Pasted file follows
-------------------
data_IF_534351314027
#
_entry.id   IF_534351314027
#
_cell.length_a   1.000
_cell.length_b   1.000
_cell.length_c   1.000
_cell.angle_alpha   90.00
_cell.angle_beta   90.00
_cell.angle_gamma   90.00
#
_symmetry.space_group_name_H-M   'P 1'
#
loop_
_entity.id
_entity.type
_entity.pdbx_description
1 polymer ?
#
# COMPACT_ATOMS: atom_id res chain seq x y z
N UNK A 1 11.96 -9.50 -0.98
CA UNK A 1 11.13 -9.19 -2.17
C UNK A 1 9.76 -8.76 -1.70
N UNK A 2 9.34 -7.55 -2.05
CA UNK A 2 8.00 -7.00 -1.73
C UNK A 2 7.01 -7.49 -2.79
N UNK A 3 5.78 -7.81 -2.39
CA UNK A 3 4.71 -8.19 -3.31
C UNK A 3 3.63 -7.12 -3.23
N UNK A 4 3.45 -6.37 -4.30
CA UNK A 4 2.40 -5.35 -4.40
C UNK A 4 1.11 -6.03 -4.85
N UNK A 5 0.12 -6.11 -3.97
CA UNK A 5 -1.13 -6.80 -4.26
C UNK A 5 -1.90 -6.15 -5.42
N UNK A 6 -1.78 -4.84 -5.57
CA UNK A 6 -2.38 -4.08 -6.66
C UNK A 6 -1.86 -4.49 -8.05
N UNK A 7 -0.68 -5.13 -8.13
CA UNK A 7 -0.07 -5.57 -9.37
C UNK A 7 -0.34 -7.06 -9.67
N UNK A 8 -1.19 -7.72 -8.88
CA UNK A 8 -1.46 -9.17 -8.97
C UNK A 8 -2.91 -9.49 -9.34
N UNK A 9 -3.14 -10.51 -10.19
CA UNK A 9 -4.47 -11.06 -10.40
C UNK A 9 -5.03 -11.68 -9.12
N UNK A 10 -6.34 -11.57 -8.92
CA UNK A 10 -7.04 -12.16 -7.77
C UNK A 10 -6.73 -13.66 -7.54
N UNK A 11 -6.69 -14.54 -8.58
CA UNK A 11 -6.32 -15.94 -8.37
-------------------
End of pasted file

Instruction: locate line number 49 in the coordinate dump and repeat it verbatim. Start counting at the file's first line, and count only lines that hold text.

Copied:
CA UNK A 10 -7.04 -12.16 -7.77